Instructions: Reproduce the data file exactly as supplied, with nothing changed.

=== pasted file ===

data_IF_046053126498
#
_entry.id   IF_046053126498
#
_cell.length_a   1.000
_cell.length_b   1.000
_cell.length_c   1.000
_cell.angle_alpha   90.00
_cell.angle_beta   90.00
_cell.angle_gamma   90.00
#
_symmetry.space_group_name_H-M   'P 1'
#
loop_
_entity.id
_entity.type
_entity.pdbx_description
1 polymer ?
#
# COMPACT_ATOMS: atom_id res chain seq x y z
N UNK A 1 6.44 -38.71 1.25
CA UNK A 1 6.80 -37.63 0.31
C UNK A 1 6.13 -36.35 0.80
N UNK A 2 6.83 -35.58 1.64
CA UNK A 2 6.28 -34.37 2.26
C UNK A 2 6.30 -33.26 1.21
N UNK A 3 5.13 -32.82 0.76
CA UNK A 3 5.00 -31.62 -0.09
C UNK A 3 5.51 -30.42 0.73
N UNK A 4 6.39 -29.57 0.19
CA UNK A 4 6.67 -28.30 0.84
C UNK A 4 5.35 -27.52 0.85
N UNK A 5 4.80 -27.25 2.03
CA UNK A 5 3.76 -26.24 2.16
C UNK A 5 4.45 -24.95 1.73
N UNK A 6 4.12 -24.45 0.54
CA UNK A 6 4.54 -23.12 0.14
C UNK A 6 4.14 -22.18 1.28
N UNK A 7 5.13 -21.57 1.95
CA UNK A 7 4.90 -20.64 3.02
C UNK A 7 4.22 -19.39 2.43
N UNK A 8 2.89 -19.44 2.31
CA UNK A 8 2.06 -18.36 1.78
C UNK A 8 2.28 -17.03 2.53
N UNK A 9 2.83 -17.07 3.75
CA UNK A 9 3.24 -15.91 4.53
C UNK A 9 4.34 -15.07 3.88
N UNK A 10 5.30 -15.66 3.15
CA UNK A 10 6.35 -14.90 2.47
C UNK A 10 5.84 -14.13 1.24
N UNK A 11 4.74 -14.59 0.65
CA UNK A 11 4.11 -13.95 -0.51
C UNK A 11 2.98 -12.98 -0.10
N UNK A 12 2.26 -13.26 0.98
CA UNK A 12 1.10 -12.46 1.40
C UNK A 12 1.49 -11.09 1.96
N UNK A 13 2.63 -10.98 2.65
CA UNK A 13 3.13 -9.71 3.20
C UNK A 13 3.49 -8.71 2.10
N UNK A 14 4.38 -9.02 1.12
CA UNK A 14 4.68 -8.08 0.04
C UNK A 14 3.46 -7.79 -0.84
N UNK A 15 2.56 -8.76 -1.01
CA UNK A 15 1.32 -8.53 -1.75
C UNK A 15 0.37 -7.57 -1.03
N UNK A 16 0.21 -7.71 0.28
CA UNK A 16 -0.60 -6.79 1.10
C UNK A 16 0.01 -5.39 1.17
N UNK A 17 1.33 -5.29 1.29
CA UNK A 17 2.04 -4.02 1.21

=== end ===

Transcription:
data_IF_046053126498
#
_entry.id   IF_046053126498
#
_cell.length_a   1.000
_cell.length_b   1.000
_cell.length_c   1.000
_cell.angle_alpha   90.00
_cell.angle_beta   90.00
_cell.angle_gamma   90.00
#
_symmetry.space_group_name_H-M   'P 1'
#
loop_
_entity.id
_entity.type
_entity.pdbx_description
1 polymer ?
#
# COMPACT_ATOMS: atom_id res chain seq x y z
N UNK A 1 6.44 -38.71 1.25
CA UNK A 1 6.80 -37.63 0.31
C UNK A 1 6.13 -36.35 0.80
N UNK A 2 6.83 -35.58 1.64
CA UNK A 2 6.28 -34.37 2.26
C UNK A 2 6.30 -33.26 1.21
N UNK A 3 5.13 -32.82 0.76
CA UNK A 3 5.00 -31.62 -0.09
C UNK A 3 5.51 -30.42 0.73
N UNK A 4 6.39 -29.57 0.19
CA UNK A 4 6.67 -28.30 0.84
C UNK A 4 5.35 -27.52 0.85
N UNK A 5 4.80 -27.25 2.03
CA UNK A 5 3.76 -26.24 2.16
C UNK A 5 4.45 -24.95 1.73
N UNK A 6 4.12 -24.45 0.54
CA UNK A 6 4.54 -23.12 0.14
C UNK A 6 4.14 -22.18 1.28
N UNK A 7 5.13 -21.57 1.95
CA UNK A 7 4.90 -20.64 3.02
C UNK A 7 4.22 -19.39 2.43
N UNK A 8 2.89 -19.44 2.31
CA UNK A 8 2.06 -18.36 1.78
C UNK A 8 2.28 -17.03 2.53
N UNK A 9 2.83 -17.07 3.75
CA UNK A 9 3.24 -15.91 4.53
C UNK A 9 4.34 -15.07 3.88
N UNK A 10 5.30 -15.66 3.15
CA UNK A 10 6.35 -14.90 2.47
C UNK A 10 5.84 -14.13 1.24
N UNK A 11 4.74 -14.59 0.65
CA UNK A 11 4.11 -13.95 -0.51
C UNK A 11 2.98 -12.98 -0.10
N UNK A 12 2.26 -13.26 0.98
CA UNK A 12 1.10 -12.46 1.40
C UNK A 12 1.49 -11.09 1.96
N UNK A 13 2.63 -10.98 2.65
CA UNK A 13 3.13 -9.71 3.20
C UNK A 13 3.49 -8.71 2.10
N UNK A 14 4.38 -9.02 1.12
CA UNK A 14 4.68 -8.08 0.04
C UNK A 14 3.46 -7.79 -0.84
N UNK A 15 2.56 -8.76 -1.01
CA UNK A 15 1.32 -8.53 -1.75
C UNK A 15 0.37 -7.57 -1.03
N UNK A 16 0.21 -7.71 0.28
CA UNK A 16 -0.60 -6.79 1.10
C UNK A 16 0.01 -5.39 1.17
N UNK A 17 1.33 -5.29 1.29
CA UNK A 17 2.04 -4.02 1.21